T36 - Poisoning by, adverse effect of and underdosing of systemic antibiotics

Version 2023
ICD-10:T36
Short Description:Systemic antibiotics
Long Description:Poisoning by, adverse effect of and underdosing of systemic antibiotics
Status: Not Valid for Submission
Version:ICD-10-CM 2023
Code Classification:
  • Injury, poisoning and certain other consequences of external causes (S00–T98)
    • Poisoning by, adverse effect of and underdosing of drugs, medicaments and biological substances (T36-T50)
      • Systemic antibiotics (T36)

T36 is a non-specific and non-billable ICD-10 code code, consider using a code with a higher level of specificity for a diagnosis of poisoning by, adverse effect of and underdosing of systemic antibiotics. The code is not specific and is NOT valid for the year 2023 for the submission of HIPAA-covered transactions. Category or Header define the heading of a category of codes that may be further subdivided by the use of 4th, 5th, 6th or 7th characters.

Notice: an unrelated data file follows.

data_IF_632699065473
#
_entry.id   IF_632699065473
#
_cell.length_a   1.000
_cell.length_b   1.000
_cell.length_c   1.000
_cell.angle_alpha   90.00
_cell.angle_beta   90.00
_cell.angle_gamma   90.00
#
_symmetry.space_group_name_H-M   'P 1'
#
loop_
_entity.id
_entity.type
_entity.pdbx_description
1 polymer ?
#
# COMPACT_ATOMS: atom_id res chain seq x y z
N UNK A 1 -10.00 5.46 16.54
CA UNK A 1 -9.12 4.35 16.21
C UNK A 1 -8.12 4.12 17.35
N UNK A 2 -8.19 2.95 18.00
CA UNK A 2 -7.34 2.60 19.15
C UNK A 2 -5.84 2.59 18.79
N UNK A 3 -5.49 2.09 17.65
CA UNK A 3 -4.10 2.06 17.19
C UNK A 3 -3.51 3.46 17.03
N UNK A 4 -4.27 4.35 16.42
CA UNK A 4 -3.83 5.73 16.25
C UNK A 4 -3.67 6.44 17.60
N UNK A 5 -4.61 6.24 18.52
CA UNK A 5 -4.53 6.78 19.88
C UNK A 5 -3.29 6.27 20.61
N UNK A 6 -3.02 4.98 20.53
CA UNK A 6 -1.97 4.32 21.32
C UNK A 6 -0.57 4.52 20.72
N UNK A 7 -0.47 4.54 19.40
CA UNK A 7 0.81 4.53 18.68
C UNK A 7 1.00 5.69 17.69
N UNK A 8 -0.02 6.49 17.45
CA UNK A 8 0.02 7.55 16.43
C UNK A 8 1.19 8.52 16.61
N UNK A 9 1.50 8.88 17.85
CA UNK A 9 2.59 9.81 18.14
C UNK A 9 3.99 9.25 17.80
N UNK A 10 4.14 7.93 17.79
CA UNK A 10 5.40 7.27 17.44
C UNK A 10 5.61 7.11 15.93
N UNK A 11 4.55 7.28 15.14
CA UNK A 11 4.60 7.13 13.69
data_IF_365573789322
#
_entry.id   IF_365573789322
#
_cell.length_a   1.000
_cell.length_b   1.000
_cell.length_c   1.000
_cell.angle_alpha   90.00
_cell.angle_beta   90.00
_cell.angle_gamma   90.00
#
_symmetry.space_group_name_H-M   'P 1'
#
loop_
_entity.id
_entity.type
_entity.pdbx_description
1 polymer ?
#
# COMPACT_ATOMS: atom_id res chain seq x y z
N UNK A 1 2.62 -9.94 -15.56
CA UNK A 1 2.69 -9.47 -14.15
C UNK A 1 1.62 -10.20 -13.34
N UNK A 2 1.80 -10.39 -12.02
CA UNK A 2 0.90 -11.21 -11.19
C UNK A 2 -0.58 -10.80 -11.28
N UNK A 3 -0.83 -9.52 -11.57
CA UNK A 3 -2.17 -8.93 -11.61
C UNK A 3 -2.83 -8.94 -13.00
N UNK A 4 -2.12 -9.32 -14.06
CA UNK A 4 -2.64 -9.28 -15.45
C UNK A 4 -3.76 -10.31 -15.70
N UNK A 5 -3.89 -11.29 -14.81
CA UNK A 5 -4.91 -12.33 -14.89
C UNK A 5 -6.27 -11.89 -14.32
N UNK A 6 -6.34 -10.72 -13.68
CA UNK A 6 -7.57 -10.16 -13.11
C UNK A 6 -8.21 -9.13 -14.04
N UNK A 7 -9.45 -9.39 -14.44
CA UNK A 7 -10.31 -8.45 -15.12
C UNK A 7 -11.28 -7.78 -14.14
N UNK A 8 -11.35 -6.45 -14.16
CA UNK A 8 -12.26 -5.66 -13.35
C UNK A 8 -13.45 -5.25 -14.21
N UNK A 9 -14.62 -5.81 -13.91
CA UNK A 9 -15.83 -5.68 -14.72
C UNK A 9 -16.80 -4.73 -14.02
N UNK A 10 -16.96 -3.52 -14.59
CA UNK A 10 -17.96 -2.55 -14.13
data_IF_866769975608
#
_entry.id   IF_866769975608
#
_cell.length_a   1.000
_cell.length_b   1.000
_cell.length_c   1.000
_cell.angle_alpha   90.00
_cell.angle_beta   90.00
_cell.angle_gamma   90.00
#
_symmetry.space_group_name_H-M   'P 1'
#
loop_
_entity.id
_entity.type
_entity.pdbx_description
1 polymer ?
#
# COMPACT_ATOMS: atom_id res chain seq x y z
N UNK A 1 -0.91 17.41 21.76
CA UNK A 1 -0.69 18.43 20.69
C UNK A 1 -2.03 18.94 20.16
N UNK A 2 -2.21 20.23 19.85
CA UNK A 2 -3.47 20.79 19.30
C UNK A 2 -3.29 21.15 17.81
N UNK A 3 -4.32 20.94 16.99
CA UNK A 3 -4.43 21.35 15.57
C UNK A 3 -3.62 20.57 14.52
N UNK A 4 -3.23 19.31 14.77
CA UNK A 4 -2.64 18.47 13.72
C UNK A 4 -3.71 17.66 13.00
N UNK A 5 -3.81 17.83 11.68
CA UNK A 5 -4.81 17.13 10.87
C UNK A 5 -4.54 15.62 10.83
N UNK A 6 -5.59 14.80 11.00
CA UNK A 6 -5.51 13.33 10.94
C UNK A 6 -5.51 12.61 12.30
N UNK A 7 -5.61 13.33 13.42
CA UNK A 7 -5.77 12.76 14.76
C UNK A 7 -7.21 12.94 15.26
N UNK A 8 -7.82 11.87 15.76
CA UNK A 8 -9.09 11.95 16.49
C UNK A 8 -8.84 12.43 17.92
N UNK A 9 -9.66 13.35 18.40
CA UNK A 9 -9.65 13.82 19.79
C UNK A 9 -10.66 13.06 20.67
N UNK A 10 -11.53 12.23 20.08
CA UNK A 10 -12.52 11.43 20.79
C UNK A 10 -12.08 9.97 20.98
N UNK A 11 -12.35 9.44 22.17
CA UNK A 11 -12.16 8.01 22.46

Coding Guidelines

When coding a poisoning or reaction to the improper use of a medication (e.g., overdose, wrong substance given or taken in error, wrong route of administration), first assign the appropriate code from categories T36-T50. The poisoning codes have an associated intent as their 5th or 6th character (accidental, intentional self-harm, assault and undetermined. If the intent of the poisoning is unknown or unspecified, code the intent as accidental intent. The undetermined intent is only for use if the documentation in the record specifies that the intent cannot be determined. Use additional code(s) for all manifestations of poisonings.

The appropriate 7th character is to be added to each code from block Systemic antibiotics (T36). Use the following options for the aplicable episode of care:

Specific Coding for Systemic antibiotics

Non-specific codes like T36 require more digits to indicate the appropriate level of specificity. Consider using any of the following ICD-10 codes with a higher level of specificity when coding for systemic antibiotics:

  • NON-BILLABLE CODE - T36.0 for Poisoning by, adverse effect of and underdosing of penicillins
  • NON-BILLABLE CODE - T36.0X for Poisoning by, adverse effect of and underdosing of penicillins
  • NON-BILLABLE CODE - T36.1 for Poisoning by, adverse effect of and underdosing of cephalosporins and other beta-lactam antibiotics